Pearson in talks to sell its 50% stake in The Economist
Pearson, the UK-based education company, said that it is currently in talks to sell its 50% stake in The Economist Group – publisher of The Economist.
The company, which sold off The Financial Times to the Japanese media company Nikkei only two days ago for $1.3 billion, said:
“Pearson confirms it is in discussions with the Economist Group board and trustees regarding the potential sale of our 50 percent share in the group. There is no certainty that this process will lead to a transaction.”
No potential buyers were named. However, according to people familiar with the matter, the group of families and staff and former staff that hold the remaining 50 percent are in talks with Pearson, but would need to raise more cash to fund a potential deal.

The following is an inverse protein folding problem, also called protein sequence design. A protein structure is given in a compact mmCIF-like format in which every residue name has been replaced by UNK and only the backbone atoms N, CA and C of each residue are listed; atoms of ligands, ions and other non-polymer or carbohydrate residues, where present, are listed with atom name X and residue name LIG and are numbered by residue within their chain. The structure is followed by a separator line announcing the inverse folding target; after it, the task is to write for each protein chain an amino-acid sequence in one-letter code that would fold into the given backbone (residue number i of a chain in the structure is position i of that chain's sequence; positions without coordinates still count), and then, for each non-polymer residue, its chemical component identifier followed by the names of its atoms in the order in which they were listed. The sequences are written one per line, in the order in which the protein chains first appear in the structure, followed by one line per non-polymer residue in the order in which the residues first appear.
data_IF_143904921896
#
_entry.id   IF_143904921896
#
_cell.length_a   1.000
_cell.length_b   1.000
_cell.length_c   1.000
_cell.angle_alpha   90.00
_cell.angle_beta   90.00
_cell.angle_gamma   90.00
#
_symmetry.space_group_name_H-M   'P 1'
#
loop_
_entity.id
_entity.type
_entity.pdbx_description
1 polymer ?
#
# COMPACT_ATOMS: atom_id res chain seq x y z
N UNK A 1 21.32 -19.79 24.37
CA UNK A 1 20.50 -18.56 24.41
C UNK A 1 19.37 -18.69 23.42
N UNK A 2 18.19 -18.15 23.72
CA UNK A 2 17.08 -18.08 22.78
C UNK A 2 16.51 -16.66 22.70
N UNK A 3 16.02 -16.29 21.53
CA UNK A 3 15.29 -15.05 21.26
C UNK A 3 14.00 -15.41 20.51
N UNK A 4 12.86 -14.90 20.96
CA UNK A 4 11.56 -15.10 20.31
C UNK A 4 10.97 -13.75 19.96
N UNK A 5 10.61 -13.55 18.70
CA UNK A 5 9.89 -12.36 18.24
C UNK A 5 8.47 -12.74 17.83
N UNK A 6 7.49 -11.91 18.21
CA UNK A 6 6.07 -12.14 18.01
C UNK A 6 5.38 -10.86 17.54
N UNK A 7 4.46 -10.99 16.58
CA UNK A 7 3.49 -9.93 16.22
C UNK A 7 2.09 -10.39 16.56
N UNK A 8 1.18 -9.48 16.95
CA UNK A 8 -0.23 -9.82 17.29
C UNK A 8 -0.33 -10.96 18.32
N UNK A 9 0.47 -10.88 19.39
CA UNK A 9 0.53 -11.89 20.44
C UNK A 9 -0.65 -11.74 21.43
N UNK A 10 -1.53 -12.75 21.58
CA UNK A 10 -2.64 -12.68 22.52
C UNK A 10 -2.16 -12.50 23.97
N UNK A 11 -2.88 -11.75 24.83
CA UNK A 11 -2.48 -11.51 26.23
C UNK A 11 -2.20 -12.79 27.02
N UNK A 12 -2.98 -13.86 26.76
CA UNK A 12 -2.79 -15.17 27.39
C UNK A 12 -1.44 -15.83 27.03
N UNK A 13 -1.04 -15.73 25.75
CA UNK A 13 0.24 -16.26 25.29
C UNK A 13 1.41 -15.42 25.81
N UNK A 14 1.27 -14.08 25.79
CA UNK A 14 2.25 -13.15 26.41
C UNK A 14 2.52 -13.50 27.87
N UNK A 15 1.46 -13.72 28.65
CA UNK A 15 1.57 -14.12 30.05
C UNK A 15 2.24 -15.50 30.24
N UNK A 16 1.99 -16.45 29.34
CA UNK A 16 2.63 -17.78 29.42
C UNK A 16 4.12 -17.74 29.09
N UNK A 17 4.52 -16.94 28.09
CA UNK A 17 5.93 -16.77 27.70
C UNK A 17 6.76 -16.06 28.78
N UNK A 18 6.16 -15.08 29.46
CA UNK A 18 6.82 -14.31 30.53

The Economist, founded in 1843, had a paid circulation of 1.6 million at the end of 2014 and posted 67 million pounds in annual operating profit in June.
According to Reuters, a change of ownership would require the approval of those who hold A shares, which includes the Cadbury, Rothschild, Schroder and Agnelli families. These families have greater voting rights than Pearson, which currently holds B shares.
Analysts expect that these families are unlikely to approve any plans by Pearson to sell to a third party.
Pearson set to focus on its education business
The move represents a shift in business focus for the company. It has made it clear that it wants to focus primarily on its core education business.
Pearson is currently the world’s leading learning company, with 40,000 employees over 80 countries.